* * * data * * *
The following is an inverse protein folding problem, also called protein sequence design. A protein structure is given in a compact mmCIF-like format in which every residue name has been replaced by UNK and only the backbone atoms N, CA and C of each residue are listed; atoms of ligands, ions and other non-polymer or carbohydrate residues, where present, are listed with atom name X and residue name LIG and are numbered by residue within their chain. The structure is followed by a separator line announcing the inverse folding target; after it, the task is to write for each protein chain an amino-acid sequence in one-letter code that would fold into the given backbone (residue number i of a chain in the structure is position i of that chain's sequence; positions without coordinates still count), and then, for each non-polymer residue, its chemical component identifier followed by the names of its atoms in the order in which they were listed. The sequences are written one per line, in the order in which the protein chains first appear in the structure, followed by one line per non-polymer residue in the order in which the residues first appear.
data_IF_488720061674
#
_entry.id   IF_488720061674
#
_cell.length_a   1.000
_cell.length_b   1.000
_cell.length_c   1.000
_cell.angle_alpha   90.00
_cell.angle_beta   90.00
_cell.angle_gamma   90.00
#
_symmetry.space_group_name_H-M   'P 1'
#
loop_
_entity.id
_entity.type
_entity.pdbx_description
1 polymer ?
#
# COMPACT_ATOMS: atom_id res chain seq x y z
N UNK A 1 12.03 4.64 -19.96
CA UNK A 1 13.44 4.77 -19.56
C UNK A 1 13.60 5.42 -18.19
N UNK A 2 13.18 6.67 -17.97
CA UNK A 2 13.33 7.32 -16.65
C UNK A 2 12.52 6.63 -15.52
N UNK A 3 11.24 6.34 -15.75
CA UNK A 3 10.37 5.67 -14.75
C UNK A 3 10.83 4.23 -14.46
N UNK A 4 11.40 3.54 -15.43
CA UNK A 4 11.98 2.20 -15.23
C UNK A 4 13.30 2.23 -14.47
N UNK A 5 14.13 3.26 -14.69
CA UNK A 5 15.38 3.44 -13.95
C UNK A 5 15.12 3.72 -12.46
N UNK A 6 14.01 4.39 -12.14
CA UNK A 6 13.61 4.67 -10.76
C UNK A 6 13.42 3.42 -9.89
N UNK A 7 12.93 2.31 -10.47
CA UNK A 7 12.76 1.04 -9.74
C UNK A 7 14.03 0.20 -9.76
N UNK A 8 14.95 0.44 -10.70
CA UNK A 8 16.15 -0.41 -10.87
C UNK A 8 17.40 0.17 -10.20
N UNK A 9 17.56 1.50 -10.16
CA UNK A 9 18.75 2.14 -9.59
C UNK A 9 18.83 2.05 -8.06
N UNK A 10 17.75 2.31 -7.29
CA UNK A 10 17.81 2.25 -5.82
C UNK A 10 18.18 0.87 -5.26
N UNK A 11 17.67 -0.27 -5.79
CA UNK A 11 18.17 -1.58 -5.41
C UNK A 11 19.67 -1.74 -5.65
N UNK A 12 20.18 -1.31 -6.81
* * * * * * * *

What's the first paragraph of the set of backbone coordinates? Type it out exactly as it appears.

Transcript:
The following is an inverse protein folding problem, also called protein sequence design. A protein structure is given in a compact mmCIF-like format in which every residue name has been replaced by UNK and only the backbone atoms N, CA and C of each residue are listed; atoms of ligands, ions and other non-polymer or carbohydrate residues, where present, are listed with atom name X and residue name LIG and are numbered by residue within their chain. The structure is followed by a separator line announcing the inverse folding target; after it, the task is to write for each protein chain an amino-acid sequence in one-letter code that would fold into the given backbone (residue number i of a chain in the structure is position i of that chain's sequence; positions without coordinates still count), and then, for each non-polymer residue, its chemical component identifier followed by the names of its atoms in the order in which they were listed. The sequences are written one per line, in the order in which the protein chains first appear in the structure, followed by one line per non-polymer residue in the order in which the residues first appear.